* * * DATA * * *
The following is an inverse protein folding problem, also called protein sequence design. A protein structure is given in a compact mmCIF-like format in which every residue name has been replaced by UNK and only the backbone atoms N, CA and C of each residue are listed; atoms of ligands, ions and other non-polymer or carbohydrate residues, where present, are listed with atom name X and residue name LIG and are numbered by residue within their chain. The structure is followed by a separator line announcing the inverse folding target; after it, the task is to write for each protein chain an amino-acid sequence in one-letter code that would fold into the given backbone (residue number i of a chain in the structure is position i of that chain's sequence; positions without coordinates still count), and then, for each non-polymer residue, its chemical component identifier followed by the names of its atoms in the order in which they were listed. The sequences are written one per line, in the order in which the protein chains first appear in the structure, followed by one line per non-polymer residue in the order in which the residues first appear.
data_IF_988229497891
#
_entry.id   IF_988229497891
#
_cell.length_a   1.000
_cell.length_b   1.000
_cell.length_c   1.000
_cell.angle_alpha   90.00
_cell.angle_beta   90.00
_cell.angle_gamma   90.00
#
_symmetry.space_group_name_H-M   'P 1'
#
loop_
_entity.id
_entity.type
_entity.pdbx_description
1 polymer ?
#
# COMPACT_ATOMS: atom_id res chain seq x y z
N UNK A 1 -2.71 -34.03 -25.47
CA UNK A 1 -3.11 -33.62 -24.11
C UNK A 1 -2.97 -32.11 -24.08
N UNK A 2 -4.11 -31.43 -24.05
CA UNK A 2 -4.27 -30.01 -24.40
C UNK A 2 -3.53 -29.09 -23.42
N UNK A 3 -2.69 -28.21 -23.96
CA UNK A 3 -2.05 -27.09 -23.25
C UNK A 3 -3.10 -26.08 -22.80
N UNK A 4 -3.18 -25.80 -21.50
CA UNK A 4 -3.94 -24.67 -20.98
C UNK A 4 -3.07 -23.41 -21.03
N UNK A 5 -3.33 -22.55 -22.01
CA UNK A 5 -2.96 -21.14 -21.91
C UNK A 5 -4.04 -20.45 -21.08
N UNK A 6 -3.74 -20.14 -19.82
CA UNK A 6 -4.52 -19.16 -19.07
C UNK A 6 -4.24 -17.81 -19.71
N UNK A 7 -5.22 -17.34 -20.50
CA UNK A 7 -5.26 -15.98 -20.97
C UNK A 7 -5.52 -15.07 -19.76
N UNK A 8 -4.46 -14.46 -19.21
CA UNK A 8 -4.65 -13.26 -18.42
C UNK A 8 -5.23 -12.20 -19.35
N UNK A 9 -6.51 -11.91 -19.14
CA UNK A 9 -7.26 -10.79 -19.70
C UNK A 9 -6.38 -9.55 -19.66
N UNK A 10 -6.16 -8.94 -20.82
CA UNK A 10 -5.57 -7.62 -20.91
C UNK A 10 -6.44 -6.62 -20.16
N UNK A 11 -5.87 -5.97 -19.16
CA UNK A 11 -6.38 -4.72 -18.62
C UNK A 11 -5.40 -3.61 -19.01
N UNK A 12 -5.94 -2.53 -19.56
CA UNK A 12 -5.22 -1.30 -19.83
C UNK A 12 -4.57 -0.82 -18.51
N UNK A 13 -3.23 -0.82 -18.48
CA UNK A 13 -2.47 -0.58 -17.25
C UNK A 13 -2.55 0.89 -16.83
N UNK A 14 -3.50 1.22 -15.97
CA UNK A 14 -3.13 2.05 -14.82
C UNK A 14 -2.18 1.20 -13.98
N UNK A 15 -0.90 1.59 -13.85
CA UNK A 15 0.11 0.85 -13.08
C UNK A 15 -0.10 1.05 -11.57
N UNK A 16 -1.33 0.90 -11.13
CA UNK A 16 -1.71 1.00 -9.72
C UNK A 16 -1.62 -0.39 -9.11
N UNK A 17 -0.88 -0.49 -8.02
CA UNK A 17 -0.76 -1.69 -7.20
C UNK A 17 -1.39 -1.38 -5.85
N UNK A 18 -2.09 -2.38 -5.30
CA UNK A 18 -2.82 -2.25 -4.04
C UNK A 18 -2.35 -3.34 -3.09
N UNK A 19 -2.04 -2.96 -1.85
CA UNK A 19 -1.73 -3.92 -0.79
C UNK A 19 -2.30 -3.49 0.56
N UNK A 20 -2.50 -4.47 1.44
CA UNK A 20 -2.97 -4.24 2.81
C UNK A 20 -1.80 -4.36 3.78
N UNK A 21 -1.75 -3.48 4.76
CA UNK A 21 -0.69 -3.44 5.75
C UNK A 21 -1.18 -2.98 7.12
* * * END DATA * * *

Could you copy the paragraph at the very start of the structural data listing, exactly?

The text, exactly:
The following is an inverse protein folding problem, also called protein sequence design. A protein structure is given in a compact mmCIF-like format in which every residue name has been replaced by UNK and only the backbone atoms N, CA and C of each residue are listed; atoms of ligands, ions and other non-polymer or carbohydrate residues, where present, are listed with atom name X and residue name LIG and are numbered by residue within their chain. The structure is followed by a separator line announcing the inverse folding target; after it, the task is to write for each protein chain an amino-acid sequence in one-letter code that would fold into the given backbone (residue number i of a chain in the structure is position i of that chain's sequence; positions without coordinates still count), and then, for each non-polymer residue, its chemical component identifier followed by the names of its atoms in the order in which they were listed. The sequences are written one per line, in the order in which the protein chains first appear in the structure, followed by one line per non-polymer residue in the order in which the residues first appear.